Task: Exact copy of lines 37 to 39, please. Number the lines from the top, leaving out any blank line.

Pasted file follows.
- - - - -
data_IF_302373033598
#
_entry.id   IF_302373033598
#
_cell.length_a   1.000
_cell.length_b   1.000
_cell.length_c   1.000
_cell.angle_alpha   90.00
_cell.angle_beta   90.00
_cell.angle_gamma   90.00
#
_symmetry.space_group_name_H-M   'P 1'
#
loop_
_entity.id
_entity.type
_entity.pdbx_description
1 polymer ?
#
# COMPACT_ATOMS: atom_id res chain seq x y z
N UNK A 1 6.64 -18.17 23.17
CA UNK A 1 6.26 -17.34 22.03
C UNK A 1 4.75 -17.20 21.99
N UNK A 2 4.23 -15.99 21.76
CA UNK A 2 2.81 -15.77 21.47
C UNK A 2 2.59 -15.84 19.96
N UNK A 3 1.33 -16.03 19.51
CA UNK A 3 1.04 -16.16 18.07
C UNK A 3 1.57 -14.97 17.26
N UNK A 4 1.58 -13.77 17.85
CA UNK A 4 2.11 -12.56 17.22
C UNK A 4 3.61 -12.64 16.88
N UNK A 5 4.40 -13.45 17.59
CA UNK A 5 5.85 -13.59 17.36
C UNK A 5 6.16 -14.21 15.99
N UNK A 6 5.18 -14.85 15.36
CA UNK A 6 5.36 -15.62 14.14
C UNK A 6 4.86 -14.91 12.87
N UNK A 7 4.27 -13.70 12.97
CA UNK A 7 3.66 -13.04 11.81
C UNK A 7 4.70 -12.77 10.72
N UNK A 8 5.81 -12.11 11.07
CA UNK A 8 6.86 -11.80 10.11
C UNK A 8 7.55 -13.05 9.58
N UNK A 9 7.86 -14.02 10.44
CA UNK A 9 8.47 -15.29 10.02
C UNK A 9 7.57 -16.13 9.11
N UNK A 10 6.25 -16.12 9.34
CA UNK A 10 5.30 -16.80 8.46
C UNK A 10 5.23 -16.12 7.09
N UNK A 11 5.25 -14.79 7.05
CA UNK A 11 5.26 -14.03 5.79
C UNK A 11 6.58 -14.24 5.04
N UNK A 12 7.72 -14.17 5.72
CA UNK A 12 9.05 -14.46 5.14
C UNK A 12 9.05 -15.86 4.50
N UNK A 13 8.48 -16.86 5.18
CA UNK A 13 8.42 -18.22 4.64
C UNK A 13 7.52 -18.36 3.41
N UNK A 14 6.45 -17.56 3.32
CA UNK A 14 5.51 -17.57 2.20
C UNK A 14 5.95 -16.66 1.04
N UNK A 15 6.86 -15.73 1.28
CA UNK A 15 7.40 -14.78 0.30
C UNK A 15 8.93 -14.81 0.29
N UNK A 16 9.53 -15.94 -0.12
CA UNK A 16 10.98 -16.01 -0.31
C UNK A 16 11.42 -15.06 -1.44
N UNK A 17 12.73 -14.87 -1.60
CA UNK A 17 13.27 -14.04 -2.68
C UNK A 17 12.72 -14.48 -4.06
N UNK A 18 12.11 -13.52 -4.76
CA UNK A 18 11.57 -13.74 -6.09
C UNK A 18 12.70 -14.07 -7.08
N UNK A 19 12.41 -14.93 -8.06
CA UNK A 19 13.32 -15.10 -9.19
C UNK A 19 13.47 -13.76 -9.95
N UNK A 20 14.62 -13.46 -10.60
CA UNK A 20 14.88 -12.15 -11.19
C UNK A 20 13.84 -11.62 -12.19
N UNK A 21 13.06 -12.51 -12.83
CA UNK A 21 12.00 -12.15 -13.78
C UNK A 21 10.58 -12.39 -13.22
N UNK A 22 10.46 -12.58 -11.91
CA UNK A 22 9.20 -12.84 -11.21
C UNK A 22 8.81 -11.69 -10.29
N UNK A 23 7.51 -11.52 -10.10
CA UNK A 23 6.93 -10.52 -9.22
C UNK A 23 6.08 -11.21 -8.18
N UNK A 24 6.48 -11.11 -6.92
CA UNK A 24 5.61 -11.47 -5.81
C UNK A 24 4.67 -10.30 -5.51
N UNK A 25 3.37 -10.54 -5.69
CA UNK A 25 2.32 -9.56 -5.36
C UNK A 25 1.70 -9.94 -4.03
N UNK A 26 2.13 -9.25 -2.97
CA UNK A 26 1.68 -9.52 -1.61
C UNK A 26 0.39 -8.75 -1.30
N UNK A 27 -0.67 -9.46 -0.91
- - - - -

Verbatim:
CA UNK A 6 5.36 -15.62 14.14
C UNK A 6 4.86 -14.91 12.87
N UNK A 7 4.27 -13.70 12.97